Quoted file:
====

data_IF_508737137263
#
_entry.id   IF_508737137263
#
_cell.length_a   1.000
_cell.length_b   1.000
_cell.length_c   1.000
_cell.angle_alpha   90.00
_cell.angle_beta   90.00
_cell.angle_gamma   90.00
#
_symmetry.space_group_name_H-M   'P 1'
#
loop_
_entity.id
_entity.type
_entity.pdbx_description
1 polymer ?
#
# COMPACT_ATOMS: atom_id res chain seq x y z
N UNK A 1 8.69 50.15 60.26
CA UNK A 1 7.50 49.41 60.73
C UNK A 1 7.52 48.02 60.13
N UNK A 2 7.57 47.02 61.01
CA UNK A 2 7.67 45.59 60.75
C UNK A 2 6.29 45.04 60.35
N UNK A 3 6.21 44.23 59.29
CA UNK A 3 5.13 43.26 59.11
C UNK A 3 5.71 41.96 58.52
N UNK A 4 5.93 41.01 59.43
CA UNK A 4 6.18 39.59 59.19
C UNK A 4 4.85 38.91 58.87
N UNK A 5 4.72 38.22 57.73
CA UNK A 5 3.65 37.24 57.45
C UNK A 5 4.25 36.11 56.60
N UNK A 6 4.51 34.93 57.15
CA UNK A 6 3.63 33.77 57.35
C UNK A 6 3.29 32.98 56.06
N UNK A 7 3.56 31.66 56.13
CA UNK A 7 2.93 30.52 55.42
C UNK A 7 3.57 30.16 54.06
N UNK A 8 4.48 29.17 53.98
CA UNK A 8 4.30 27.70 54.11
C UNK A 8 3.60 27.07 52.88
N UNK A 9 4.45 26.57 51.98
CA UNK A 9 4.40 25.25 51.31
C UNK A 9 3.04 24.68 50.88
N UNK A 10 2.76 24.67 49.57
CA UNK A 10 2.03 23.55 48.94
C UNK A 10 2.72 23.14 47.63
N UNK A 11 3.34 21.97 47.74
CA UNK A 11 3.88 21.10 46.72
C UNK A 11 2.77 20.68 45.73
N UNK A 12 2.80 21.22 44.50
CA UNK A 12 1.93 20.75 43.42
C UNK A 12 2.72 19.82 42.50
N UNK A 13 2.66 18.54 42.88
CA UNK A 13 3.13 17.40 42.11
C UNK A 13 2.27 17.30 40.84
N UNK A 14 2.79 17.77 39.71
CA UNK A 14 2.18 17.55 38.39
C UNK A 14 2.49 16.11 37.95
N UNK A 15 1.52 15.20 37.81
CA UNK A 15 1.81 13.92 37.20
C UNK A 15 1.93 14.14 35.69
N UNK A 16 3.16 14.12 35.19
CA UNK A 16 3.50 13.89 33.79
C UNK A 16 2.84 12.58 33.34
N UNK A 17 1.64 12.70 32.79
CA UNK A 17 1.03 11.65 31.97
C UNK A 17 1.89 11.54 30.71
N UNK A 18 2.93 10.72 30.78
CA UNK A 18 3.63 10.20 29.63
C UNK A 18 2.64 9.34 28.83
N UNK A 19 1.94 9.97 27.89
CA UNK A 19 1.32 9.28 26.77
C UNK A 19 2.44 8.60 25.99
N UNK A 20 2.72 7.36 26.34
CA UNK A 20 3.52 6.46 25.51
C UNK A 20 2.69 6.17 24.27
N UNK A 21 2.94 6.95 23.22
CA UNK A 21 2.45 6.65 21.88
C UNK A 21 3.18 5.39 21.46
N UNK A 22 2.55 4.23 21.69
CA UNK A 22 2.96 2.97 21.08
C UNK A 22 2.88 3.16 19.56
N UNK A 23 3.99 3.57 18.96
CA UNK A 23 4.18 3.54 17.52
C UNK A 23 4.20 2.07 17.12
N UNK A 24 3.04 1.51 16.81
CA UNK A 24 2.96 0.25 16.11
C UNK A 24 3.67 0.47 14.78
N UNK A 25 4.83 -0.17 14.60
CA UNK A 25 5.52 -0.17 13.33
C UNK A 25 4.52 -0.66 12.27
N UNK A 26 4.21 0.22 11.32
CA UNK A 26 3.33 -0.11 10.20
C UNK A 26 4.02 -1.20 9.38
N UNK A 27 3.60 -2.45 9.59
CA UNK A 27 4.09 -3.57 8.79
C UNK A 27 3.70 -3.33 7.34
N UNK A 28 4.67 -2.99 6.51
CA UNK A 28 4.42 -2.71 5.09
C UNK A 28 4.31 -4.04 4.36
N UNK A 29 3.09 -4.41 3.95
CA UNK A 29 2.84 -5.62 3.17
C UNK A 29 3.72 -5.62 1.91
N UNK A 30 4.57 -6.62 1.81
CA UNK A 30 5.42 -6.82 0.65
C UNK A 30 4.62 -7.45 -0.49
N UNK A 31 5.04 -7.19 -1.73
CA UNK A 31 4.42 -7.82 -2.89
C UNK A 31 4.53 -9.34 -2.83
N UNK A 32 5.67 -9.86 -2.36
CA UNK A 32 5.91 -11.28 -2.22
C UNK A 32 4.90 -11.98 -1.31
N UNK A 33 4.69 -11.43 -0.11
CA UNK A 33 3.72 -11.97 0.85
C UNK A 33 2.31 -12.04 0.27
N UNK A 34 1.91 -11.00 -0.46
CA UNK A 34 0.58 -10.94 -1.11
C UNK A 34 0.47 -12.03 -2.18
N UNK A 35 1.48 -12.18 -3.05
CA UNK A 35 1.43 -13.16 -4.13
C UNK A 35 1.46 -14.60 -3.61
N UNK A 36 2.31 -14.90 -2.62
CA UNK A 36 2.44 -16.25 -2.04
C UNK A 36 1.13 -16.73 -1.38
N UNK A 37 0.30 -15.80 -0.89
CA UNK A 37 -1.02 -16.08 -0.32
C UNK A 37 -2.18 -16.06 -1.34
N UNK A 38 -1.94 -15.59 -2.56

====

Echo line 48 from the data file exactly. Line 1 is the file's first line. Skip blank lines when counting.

N UNK A 10 2.76 24.67 49.57